One Part Sunshine

Good Deed #7 - Sign Up for a Winter CSA Share

Written by Cindy Young on Feb 22, 2013 | 0 Comments

good deed winter vegetable csa

We are lucky enough to live on a property with plenty of room for a large organic garden. Between the bugs, disease and deer, our garden has been a lot of work! And with a new baby, I wasn't even going to attempt to try to grow late season crops. As a result, we have been missing out on our daily dose of local produce.

Here in Virginia, it is possible to have fresh local vegetables even in the winter. I have several friends who grow things like spinach throughout the winter using helpful aids such as row covers, greenhouses and cold frames. Mother Earth News describes a technique where you can attach a raised bed to the side of your house and grow vegetables all winter long! Definitely something I would like to try once I am a homeowner again. If you have a root cellar or a similar setup, you can store root vegetables like potatoes and carrots all winter long.

Since cold frames and root cellars are not on the agenda for us, we turned to the next best thing . . . a CSA share! For Good Deed #7, I signed up for a winter produce share. Every week, I get a box of fantastic-tasting fruits, vegetables and other foods that come from local farms. Even though it is the middle of winter, we are able to feast on pumpkins, sweet potatoes, lettuce, spinach, potatoes, honey, mushrooms, frozen berries, squash, onions and more.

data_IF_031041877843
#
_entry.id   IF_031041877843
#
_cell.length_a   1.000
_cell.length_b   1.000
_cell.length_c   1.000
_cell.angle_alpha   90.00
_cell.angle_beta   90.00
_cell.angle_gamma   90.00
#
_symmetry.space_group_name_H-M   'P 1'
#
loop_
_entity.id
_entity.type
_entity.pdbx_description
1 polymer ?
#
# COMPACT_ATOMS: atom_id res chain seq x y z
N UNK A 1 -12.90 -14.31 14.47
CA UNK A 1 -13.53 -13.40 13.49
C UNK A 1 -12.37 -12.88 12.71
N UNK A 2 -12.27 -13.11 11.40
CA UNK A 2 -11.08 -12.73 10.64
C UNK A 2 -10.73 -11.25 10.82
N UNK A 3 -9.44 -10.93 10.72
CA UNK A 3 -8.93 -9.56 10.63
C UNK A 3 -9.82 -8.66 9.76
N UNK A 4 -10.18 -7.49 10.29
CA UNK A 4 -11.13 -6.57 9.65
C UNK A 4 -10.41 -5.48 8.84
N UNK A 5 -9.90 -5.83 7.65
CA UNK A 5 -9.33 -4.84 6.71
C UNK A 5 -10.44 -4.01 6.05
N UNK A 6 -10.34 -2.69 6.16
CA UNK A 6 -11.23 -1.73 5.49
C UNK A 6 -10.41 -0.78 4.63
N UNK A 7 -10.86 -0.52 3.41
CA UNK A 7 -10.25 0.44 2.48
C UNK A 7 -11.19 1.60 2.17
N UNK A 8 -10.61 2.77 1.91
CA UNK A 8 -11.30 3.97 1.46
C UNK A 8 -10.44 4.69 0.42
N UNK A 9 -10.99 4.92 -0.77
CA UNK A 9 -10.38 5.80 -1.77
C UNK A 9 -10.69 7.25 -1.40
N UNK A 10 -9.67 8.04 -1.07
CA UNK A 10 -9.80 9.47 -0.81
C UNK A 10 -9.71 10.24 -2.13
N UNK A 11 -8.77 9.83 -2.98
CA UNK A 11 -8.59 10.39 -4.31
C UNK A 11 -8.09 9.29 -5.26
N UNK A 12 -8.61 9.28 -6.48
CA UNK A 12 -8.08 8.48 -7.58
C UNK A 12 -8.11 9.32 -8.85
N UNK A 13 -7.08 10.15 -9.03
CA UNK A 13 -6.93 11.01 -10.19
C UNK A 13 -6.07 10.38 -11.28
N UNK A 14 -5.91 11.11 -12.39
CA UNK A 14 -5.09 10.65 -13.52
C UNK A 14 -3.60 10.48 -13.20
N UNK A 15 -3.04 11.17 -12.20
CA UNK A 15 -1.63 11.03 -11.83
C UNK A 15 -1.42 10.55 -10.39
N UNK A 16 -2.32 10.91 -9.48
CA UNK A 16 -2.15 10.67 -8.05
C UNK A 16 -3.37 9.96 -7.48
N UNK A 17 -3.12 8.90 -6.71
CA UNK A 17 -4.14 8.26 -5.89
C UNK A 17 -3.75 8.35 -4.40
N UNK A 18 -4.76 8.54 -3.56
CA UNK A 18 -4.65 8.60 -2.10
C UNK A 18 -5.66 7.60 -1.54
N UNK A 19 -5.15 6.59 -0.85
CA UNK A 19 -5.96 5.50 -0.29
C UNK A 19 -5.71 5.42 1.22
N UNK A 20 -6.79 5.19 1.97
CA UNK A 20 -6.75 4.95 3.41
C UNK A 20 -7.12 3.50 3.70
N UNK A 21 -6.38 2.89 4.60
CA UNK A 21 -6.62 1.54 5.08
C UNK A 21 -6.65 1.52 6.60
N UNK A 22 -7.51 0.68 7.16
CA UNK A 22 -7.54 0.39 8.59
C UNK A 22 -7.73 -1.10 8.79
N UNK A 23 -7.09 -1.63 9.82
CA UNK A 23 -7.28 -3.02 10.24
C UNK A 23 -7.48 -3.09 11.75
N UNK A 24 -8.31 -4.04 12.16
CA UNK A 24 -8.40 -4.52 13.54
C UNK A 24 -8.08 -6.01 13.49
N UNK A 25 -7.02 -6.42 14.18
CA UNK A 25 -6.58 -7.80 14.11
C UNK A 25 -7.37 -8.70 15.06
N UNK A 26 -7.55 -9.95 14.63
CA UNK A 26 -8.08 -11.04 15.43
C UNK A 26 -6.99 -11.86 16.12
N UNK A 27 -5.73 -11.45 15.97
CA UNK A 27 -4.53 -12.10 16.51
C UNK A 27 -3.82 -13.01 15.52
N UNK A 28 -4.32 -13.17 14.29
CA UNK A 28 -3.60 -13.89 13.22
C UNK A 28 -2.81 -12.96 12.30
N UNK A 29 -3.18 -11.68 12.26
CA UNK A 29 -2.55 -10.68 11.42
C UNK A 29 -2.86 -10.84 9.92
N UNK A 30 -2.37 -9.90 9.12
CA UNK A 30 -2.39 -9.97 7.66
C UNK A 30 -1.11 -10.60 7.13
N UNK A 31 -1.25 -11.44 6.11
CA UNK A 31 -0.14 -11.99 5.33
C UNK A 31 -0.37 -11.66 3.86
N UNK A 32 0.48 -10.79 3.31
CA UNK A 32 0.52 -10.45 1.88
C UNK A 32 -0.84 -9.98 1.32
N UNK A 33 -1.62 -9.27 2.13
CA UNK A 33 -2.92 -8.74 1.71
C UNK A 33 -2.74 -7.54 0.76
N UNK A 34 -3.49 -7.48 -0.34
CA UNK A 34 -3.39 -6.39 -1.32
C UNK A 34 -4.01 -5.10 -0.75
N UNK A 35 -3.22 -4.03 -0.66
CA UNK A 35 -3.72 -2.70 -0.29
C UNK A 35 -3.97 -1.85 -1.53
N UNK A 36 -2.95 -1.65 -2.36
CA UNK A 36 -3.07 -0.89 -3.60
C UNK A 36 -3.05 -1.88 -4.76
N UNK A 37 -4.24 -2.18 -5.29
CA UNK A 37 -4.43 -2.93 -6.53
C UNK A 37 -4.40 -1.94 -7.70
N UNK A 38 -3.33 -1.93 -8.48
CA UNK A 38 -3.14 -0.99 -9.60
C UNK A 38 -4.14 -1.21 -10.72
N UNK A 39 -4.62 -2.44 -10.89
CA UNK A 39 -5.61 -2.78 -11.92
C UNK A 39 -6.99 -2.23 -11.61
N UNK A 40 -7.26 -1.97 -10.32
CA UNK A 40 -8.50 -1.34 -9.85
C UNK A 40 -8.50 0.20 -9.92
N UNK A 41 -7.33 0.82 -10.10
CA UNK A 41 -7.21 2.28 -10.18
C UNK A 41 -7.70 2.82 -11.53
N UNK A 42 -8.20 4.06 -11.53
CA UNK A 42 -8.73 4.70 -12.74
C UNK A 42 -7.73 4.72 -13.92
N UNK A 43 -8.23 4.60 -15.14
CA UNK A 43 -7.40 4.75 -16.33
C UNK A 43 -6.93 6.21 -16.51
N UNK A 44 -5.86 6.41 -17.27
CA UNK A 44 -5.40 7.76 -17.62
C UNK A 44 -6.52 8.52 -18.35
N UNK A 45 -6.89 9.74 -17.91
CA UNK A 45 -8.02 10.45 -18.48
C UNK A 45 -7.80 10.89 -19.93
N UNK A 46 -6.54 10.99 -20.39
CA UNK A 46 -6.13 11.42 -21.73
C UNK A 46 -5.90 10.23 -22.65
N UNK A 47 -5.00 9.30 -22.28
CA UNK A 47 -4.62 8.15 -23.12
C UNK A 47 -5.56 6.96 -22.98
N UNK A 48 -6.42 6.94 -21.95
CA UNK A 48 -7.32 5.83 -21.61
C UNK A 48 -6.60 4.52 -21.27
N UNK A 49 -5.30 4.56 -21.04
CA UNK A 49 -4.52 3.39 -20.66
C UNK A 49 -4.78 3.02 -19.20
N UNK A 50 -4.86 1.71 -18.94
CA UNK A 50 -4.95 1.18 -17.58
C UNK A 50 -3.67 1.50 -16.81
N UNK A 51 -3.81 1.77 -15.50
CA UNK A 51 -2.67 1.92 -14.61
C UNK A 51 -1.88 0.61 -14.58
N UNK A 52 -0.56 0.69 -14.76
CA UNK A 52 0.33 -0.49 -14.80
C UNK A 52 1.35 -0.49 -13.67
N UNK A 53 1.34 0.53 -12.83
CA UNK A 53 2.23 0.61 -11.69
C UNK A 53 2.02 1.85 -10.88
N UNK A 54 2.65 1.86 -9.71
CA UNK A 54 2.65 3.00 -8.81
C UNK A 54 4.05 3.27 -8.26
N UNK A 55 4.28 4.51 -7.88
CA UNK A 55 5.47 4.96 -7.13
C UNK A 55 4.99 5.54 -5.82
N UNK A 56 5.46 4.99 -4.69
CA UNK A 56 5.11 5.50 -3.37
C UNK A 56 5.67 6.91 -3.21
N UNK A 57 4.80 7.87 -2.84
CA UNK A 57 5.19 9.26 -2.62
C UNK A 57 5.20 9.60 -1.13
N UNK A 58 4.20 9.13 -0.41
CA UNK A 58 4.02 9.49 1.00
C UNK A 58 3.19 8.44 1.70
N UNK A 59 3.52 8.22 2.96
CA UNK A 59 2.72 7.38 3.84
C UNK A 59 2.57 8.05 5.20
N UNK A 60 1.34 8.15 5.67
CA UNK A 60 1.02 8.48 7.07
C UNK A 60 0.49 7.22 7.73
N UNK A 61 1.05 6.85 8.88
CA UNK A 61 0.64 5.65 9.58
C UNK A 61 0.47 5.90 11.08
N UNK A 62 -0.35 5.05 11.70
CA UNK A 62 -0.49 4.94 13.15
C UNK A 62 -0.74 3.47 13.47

A CSA (or Community Supported Agriculture) is an arrangement where you purchase a share or subscription in a farm and receive a box of seasonal produce and other foods in return. Some CSA programs (including mine) allow you to choose, from an available list, which foods are included in your box. I also get to choose from other foods like eggs, meat, bread and granola.

The great part about a CSA share is that enables me to support local farms as well as my local economy. I am no longer buying foods that have been shipped from hundreds or even thousands of miles. And most of the foods I receive are organic or low-spray.

You can find a CSA farm near you by visiting LocalHarvest.org.

For more information about eating healthy and locally:

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